caul (hist.) woman's close-fitting cap, hairnet; investing membrane, e.g. omentum, amnion. XIII. ME. calle, of doubtful orig.; perh. — (O)F. cale head-covering, f. calotte (see CALOTTE) by back-formation; but the Eng. word is recorded earlier.

Cite this article
Pick a style below, and copy the text for your bibliography.

  • MLA
  • Chicago
  • APA

"caul." The Concise Oxford Dictionary of English Etymology. . Encyclopedia.com. 28 Jun. 2017 <http://www.encyclopedia.com>.

"caul." The Concise Oxford Dictionary of English Etymology. . Encyclopedia.com. (June 28, 2017). http://www.encyclopedia.com/humanities/dictionaries-thesauruses-pictures-and-press-releases/caul-1

"caul." The Concise Oxford Dictionary of English Etymology. . Retrieved June 28, 2017 from Encyclopedia.com: http://www.encyclopedia.com/humanities/dictionaries-thesauruses-pictures-and-press-releases/caul-1

caul

caul (kawl) n.
1. (in obstetrics) the amnion, a piece of which may cover an infant's head at birth.

2. (in anatomy) see omentum.

Cite this article
Pick a style below, and copy the text for your bibliography.

  • MLA
  • Chicago
  • APA

"caul." A Dictionary of Nursing. . Encyclopedia.com. 28 Jun. 2017 <http://www.encyclopedia.com>.

"caul." A Dictionary of Nursing. . Encyclopedia.com. (June 28, 2017). http://www.encyclopedia.com/caregiving/dictionaries-thesauruses-pictures-and-press-releases/caul

"caul." A Dictionary of Nursing. . Retrieved June 28, 2017 from Encyclopedia.com: http://www.encyclopedia.com/caregiving/dictionaries-thesauruses-pictures-and-press-releases/caul

caul

caul Membrane enclosing the foetus; that from sheep or pig is used to cover meat while roasting.

Cite this article
Pick a style below, and copy the text for your bibliography.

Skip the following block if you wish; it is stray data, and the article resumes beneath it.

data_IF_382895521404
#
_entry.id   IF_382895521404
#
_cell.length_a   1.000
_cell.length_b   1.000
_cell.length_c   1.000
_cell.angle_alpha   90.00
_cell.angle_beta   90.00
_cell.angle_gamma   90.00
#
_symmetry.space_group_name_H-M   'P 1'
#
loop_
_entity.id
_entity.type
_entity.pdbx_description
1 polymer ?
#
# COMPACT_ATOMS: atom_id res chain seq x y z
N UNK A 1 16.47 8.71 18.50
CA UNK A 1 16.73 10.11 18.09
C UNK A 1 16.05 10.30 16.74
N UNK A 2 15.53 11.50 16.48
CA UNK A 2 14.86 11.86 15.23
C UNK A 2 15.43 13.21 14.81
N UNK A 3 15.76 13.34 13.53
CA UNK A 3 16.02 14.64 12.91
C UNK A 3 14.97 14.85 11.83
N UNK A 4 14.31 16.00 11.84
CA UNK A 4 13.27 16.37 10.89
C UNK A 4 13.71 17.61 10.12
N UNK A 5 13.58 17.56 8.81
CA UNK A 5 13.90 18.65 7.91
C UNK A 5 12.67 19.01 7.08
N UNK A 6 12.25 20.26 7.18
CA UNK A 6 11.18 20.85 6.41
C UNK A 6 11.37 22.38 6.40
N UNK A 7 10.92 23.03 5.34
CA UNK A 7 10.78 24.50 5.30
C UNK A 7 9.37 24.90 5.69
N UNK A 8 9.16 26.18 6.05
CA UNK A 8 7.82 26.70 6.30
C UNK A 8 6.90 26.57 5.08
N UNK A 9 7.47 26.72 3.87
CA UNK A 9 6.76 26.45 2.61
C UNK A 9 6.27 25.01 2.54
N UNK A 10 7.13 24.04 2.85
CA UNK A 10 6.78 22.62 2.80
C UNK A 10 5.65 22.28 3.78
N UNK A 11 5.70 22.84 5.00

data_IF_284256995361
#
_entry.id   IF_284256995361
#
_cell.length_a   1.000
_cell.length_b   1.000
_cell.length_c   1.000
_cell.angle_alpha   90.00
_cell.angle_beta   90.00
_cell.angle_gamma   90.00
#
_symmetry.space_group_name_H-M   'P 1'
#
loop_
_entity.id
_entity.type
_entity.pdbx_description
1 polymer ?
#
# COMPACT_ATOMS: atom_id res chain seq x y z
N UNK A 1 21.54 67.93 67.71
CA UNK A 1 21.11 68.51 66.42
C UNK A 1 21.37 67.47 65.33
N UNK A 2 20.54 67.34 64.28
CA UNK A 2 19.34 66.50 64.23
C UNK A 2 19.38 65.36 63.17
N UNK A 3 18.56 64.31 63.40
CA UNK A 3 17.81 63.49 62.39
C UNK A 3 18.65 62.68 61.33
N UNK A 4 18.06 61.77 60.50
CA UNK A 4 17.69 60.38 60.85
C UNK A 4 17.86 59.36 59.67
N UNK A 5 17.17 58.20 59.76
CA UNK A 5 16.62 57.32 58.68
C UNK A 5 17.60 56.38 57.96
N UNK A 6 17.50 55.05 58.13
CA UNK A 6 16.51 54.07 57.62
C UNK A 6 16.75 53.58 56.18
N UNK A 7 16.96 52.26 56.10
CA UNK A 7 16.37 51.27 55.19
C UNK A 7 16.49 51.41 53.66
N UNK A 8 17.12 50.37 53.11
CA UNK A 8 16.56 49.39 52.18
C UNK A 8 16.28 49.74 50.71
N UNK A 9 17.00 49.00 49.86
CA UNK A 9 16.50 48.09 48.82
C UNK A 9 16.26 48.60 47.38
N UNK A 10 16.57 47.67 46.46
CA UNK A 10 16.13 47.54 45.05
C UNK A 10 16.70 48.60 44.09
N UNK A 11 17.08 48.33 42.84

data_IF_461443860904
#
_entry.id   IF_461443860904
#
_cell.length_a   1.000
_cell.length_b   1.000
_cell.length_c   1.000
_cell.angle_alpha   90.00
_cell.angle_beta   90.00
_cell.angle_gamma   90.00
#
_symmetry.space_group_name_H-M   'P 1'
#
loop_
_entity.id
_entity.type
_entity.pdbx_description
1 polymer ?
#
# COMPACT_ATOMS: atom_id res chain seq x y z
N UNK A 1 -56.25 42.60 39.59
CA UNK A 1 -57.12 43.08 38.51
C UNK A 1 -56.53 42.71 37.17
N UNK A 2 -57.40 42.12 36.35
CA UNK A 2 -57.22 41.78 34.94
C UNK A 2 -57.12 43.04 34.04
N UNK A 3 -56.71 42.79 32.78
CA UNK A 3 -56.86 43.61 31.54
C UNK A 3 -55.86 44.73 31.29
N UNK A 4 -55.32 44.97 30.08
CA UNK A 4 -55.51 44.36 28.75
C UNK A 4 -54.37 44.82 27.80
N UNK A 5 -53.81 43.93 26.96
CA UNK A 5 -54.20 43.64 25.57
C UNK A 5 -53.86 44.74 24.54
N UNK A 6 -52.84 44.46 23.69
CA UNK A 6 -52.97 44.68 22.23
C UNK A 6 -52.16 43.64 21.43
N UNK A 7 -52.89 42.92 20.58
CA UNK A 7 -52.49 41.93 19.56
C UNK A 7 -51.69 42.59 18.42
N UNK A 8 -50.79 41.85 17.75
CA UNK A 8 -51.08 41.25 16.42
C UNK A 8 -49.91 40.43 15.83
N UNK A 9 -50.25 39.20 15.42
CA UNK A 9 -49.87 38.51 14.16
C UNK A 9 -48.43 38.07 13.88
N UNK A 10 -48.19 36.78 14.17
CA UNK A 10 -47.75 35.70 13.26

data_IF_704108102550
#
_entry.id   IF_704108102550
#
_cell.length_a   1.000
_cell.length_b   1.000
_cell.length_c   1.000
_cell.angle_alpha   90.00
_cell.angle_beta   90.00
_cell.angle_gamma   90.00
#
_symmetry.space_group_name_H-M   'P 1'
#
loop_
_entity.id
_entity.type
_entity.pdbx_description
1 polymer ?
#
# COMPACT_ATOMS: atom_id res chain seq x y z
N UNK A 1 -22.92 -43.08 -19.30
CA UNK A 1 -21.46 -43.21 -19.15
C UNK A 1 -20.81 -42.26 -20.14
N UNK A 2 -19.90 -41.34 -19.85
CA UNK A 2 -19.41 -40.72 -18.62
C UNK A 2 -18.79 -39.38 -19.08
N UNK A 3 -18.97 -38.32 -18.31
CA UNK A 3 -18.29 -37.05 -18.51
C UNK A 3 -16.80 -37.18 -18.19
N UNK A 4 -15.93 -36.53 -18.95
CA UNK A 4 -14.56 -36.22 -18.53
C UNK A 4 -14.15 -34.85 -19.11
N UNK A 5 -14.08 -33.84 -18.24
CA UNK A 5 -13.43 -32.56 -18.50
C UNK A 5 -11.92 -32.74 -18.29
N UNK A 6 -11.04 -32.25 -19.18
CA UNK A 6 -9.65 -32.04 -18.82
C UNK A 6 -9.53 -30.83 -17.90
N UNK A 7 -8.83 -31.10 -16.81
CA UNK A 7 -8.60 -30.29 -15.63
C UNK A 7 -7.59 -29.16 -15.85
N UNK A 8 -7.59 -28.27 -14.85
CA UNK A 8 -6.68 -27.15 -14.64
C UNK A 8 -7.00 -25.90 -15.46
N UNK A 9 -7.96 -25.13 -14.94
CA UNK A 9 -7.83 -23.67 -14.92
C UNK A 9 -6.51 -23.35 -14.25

• MLA
  • Chicago
  • APA

"caul." A Dictionary of Food and Nutrition. . Encyclopedia.com. 28 Jun. 2017 <http://www.encyclopedia.com>.

"caul." A Dictionary of Food and Nutrition. . Encyclopedia.com. (June 28, 2017). http://www.encyclopedia.com/education/dictionaries-thesauruses-pictures-and-press-releases/caul

"caul." A Dictionary of Food and Nutrition. . Retrieved June 28, 2017 from Encyclopedia.com: http://www.encyclopedia.com/education/dictionaries-thesauruses-pictures-and-press-releases/caul

caul

caulall, appal (US appall), awl, Bacall, ball, bawl, befall, Bengal, brawl, call, caul, crawl, Donegal, drawl, drywall, enthral (US enthrall), fall, forestall, gall, Galle, Gaul, hall, haul, maul, miaul, miscall, Montreal, Naipaul, Nepal, orle, pall, Paul, pawl, Saul, schorl, scrawl, seawall, Senegal, shawl, small, sprawl, squall, stall, stonewall, tall, thrall, trawl, wall, waul, wherewithal, withal, yawl •carryall • blackball • handball •patball • hardball • netball • baseball •paintball • speedball • heelball •meatball • stickball • pinball • spitball •racquetball • basketball • volleyball •eyeball, highball •oddball • softball • mothball •korfball • cornball •lowball, no-ball, snowball •goalball •cueball, screwball •goofball • stoolball • football •puffball • punchball • fireball •rollerball • cannonball • butterball •catchall • bradawl • holdall • Goodall

Cite this article
Pick a style below, and copy the text for your bibliography.

  • MLA
  • Chicago
  • APA

"caul." Oxford Dictionary of Rhymes. . Encyclopedia.com. 28 Jun. 2017 <http://www.encyclopedia.com>.

"caul." Oxford Dictionary of Rhymes. . Encyclopedia.com. (June 28, 2017). http://www.encyclopedia.com/humanities/dictionaries-thesauruses-pictures-and-press-releases/caul

"caul." Oxford Dictionary of Rhymes. . Retrieved June 28, 2017 from Encyclopedia.com: http://www.encyclopedia.com/humanities/dictionaries-thesauruses-pictures-and-press-releases/caul